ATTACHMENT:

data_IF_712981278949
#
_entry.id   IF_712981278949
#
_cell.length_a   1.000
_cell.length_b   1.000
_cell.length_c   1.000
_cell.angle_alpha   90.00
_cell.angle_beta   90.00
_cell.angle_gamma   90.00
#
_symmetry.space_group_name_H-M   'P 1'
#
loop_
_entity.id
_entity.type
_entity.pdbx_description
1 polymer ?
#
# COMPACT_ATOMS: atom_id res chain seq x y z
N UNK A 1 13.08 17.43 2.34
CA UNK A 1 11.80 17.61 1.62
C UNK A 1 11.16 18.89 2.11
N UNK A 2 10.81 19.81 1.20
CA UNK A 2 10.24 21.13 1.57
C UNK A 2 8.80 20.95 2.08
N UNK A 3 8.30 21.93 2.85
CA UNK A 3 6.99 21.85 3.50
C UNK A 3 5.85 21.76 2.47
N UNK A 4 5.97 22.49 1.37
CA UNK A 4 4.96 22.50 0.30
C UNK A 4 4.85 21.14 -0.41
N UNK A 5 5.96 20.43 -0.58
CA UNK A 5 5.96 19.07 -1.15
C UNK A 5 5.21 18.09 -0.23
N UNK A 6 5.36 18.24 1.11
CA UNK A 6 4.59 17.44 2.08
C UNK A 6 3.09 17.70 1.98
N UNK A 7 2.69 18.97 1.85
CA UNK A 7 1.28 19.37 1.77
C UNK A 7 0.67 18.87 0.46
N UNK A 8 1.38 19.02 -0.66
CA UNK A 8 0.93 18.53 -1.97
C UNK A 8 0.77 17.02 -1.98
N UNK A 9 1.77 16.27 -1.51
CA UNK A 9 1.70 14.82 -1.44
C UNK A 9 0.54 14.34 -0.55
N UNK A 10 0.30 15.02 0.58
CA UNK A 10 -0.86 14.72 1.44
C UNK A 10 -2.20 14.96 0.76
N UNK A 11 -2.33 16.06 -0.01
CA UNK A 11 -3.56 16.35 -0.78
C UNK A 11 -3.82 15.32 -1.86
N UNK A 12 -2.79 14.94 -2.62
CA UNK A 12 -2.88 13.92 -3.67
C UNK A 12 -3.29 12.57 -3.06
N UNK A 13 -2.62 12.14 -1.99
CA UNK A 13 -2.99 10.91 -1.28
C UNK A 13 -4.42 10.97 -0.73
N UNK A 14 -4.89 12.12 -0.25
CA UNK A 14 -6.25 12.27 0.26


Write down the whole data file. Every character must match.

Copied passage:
data_IF_712981278949
#
_entry.id   IF_712981278949
#
_cell.length_a   1.000
_cell.length_b   1.000
_cell.length_c   1.000
_cell.angle_alpha   90.00
_cell.angle_beta   90.00
_cell.angle_gamma   90.00
#
_symmetry.space_group_name_H-M   'P 1'
#
loop_
_entity.id
_entity.type
_entity.pdbx_description
1 polymer ?
#
# COMPACT_ATOMS: atom_id res chain seq x y z
N UNK A 1 13.08 17.43 2.34
CA UNK A 1 11.80 17.61 1.62
C UNK A 1 11.16 18.89 2.11
N UNK A 2 10.81 19.81 1.20
CA UNK A 2 10.24 21.13 1.57
C UNK A 2 8.80 20.95 2.08
N UNK A 3 8.30 21.93 2.85
CA UNK A 3 6.99 21.85 3.50
C UNK A 3 5.85 21.76 2.47
N UNK A 4 5.97 22.49 1.37
CA UNK A 4 4.96 22.50 0.30
C UNK A 4 4.85 21.14 -0.41
N UNK A 5 5.96 20.43 -0.58
CA UNK A 5 5.96 19.07 -1.15
C UNK A 5 5.21 18.09 -0.23
N UNK A 6 5.36 18.24 1.11
CA UNK A 6 4.59 17.44 2.08
C UNK A 6 3.09 17.70 1.98
N UNK A 7 2.69 18.97 1.85
CA UNK A 7 1.28 19.37 1.77
C UNK A 7 0.67 18.87 0.46
N UNK A 8 1.38 19.02 -0.66
CA UNK A 8 0.93 18.53 -1.97
C UNK A 8 0.77 17.02 -1.98
N UNK A 9 1.77 16.27 -1.51
CA UNK A 9 1.70 14.82 -1.44
C UNK A 9 0.54 14.34 -0.55
N UNK A 10 0.30 15.02 0.58
CA UNK A 10 -0.86 14.72 1.44
C UNK A 10 -2.20 14.96 0.76
N UNK A 11 -2.33 16.06 -0.01
CA UNK A 11 -3.56 16.35 -0.78
C UNK A 11 -3.82 15.32 -1.86
N UNK A 12 -2.79 14.94 -2.62
CA UNK A 12 -2.88 13.92 -3.67
C UNK A 12 -3.29 12.57 -3.06
N UNK A 13 -2.62 12.14 -1.99
CA UNK A 13 -2.99 10.91 -1.28
C UNK A 13 -4.42 10.97 -0.73
N UNK A 14 -4.89 12.12 -0.25
CA UNK A 14 -6.25 12.27 0.26